I want actual data from actual users. It is one thing to say it heats great, but if your stove room is 70 and your furthest room is 62, that is too cold for me.

This stove would be a HUGE investment for me, in both time and money. Before I drop that kind of change, I really, really, really need to know that it is something that I want.

My preference is only for those who have first hand experience with the progress hybrid (or perhaps another woodstock product).

If you have another stove that you think could also meet my requirements, I would be willing to listen.

Thank you for reading all the way to the end, and please let me know anything that you can.......
 

JA600L

Minister of Fire
Nov 30, 2013
1,276
Lancaster Pennsylvania
Honestly, with that square footage and lack of good insulation and windows, I would say you need a furnace. The 60,000 btu rating is simply lbs of wood at wide open throttle. Those conditions are not always there when a low night burn is needed. Then you probably cut that number in half. Think big.... For example the energy max 110 or 170 http://www.garysinc.com/ds_machine.htm

I'm sure the woodstock would put up a good fight. I just think in the end you might be frustrated and want to go bigger. A woodstove does not heat evenly like a heat pump. So I don't know how you could possibly compare the two.
 
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DougA

Minister of Fire
Dec 13, 2012
1,938
S. ON
I'm in a similar situation so I'll read the replies but I wanted to correct one thing. Dry pine will produce a lot of BTUs, it just won't burn for half the time of oak, etc. so the total output over the same time period as oak is much less. IOW, pine will give you tons of heat, you'll just have to reload twice as often.

I think your goal should be to replace most of your primary heat source, not necessarily all of it. If done properly, the heat loss should have a lot of spare room as they are taking into account the degree days at your location, etc. at the very coldest you might get outside. You can cut the BTU number required by a fair bit, assuming that you want the stove plus some heat from your HPs on when it's the coldest and stove only, the rest of the time.
 

Charles1981

Minister of Fire
Feb 19, 2013
762
Michigan
How happy are you with that Virginia Model 102? Can you measure the firebox size on that? It would be nice to know the cubic feet inside.

I would imagine if you are happy with that old beast you would be equally if not more happy with a newer EPA model (If your wood is seasoned) and it seems you are keeping good track of your wood and seasoning.

If you are burning mostly pine I would suspect you are filling that stove very frequently.

Another option would be to wait a little longer. Wood stock is developing a newer steel/hybrid stove with a large firebox that accepts a 6inch liner. There is a thread about it here https://www.hearth.com/talk/threads/beta-testing-woodstocks-ideal-steel-hybrid.119701/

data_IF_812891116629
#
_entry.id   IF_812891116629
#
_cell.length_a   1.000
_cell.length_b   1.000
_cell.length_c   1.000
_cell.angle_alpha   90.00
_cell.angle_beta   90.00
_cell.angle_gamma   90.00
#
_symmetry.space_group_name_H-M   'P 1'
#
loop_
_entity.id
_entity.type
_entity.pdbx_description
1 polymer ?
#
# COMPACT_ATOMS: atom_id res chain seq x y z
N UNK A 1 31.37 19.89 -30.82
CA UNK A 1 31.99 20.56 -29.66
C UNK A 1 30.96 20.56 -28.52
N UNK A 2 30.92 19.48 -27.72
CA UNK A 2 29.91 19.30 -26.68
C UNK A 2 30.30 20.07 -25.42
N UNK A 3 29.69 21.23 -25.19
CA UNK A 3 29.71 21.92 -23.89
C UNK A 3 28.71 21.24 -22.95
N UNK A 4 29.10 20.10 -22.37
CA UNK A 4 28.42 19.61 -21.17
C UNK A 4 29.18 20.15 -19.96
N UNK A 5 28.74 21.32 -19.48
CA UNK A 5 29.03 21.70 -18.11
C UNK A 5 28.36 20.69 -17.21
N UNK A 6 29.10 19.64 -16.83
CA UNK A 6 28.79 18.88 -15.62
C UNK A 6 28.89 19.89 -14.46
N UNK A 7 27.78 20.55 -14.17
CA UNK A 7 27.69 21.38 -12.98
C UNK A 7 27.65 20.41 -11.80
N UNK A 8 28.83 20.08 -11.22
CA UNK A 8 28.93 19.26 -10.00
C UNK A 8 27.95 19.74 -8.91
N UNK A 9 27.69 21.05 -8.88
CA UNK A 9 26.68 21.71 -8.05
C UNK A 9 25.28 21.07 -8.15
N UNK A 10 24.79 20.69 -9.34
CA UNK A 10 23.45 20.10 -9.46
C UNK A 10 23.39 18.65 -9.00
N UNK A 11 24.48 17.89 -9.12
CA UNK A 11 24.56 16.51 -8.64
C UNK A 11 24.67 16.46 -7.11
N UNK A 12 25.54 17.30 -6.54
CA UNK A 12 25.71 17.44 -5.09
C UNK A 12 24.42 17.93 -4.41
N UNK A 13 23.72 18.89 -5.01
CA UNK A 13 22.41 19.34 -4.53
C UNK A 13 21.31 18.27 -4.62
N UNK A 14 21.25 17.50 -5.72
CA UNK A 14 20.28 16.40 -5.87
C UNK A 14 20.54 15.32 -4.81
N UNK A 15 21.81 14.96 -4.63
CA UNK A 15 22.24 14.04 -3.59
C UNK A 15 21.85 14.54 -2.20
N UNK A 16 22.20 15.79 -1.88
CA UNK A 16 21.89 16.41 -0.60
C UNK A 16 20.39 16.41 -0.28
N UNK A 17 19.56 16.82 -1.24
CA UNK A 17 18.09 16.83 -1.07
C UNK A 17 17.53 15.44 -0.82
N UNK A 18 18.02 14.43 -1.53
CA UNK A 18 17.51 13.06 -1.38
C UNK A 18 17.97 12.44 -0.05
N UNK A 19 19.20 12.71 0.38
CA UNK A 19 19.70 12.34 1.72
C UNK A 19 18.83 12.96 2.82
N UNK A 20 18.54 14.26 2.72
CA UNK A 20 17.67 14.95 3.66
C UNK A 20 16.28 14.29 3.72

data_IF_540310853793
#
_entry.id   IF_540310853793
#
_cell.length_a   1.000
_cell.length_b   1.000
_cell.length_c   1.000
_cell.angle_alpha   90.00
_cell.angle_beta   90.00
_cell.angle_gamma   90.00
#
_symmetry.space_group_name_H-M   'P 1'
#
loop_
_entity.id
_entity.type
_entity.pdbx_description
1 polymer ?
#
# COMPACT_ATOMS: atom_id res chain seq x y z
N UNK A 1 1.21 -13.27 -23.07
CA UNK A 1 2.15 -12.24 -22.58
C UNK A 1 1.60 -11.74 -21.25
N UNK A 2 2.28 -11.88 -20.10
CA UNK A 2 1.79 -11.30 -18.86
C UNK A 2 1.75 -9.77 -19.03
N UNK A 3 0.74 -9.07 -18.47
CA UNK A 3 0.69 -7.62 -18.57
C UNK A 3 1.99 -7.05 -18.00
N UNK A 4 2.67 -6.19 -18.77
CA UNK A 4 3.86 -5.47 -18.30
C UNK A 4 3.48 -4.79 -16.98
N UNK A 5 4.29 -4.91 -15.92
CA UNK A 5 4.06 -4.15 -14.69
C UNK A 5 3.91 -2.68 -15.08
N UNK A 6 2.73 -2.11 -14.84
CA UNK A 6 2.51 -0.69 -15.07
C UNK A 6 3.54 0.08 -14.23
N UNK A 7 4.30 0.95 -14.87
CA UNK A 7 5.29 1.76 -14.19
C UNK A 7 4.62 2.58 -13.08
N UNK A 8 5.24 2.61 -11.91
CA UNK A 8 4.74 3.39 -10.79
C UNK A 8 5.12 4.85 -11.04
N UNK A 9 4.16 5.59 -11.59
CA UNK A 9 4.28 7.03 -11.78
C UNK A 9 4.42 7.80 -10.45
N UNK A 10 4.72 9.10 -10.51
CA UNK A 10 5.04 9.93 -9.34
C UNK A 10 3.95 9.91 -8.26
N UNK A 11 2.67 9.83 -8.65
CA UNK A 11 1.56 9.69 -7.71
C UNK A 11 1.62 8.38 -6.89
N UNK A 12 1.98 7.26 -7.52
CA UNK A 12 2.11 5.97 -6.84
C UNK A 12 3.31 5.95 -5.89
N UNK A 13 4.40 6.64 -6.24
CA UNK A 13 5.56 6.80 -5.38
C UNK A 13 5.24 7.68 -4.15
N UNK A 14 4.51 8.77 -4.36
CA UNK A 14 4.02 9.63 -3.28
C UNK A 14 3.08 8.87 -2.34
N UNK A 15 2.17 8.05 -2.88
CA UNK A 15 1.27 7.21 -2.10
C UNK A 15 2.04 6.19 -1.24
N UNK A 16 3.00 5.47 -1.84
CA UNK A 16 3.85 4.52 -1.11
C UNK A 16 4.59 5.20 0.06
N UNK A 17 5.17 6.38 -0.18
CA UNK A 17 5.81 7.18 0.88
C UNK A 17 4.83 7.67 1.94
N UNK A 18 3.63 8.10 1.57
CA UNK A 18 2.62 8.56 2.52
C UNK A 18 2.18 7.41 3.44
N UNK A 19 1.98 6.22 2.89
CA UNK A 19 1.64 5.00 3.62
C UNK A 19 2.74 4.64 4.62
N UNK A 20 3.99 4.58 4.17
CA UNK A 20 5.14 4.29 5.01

As far as running numbers, I'm not so good with numbers. I'll let someone else evaluate those.

But if you are happy with an old smoke dragon I would only hope you would be extending your burn times substantially with a newer stove no matter what you chose.

But at 3600 feet that can be a heavy burden for any of the massive 4+ cubic feet firebox stoves out there and they all require an 8 inch liner.

That would be your other option is get a new 8inch liner installed replacing the 6incher.
 

_CY_

Burning Hunk
Jan 2, 2008
183
Tulsa, OK
sounds like a job for Buck 91 or BK model King both with over 4 cubic ft fireboxes. both good for 10-12 hour burn times on high.
buck 91 claims 83% efficiency .. BK claims 88%

what's the layout of home?
 

BrotherBart

Modesterator
Staff member
That is the largest split foyer in the history of the world. !!! And I know. I live in the split foyer capital of the world. With a interior chimney up through the middle of it? Can't picture that one.

Look at the big Kuma stoves.
 

weatherguy

Minister of Fire
Feb 20, 2009
5,805
Central Mass
A Kuma Sequoia's a big stove but again you'd need an 8 inch liner. I'm kind of in the same boat as you only my house is about 900sf smaller and better insulated but in zone 3. If I could have got an 8 inch liner down my flue I'd have the Kuma right now. I'm also leaning towards the PH.
The Kuma can be installed as an insert or free stander just like the Buck 91.
 

JA600L

Minister of Fire
Nov 30, 2013
1,276
Lancaster Pennsylvania
The Ds energy max 110 at 110,000 btus on high has a 3.6 cuft firebox. It uses a 6" exhaust.
 

Charles1981

Minister of Fire
Feb 19, 2013
762
Michigan
Wow I thought the BK king and princess were kind of .... utilitarian looking. That stove is no frills whatsoever.
 

smokedragon

Minister of Fire
Feb 27, 2014
928
Greensboro, NC
That is the largest split foyer in the history of the world. !!! And I know. I live in the split foyer capital of the world. With a interior chimney up through the middle of it? Can't picture that one.

Look at the big Kuma stoves.

Here is a picture of the house (with a tiny bit of the woodpile showing on the far right). The whole area was built in the early 60's and the people who owned and developed the land and built all of the houses built this one last. It was their dream home.

When I first started looking in November, I considered Kuma, but they are 8" flue collars.
 

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smokedragon

Minister of Fire
Feb 27, 2014
928
Greensboro, NC
A Kuma Sequoia's a big stove but again you'd need an 8 inch liner. I'm kind of in the same boat as you only my house is about 900sf smaller and better insulated but in zone 3. If I could have got an 8 inch liner down my flue I'd have the Kuma right now. I'm also leaning towards the PH.
The Kuma can be installed as an insert or free stander just like the Buck 91.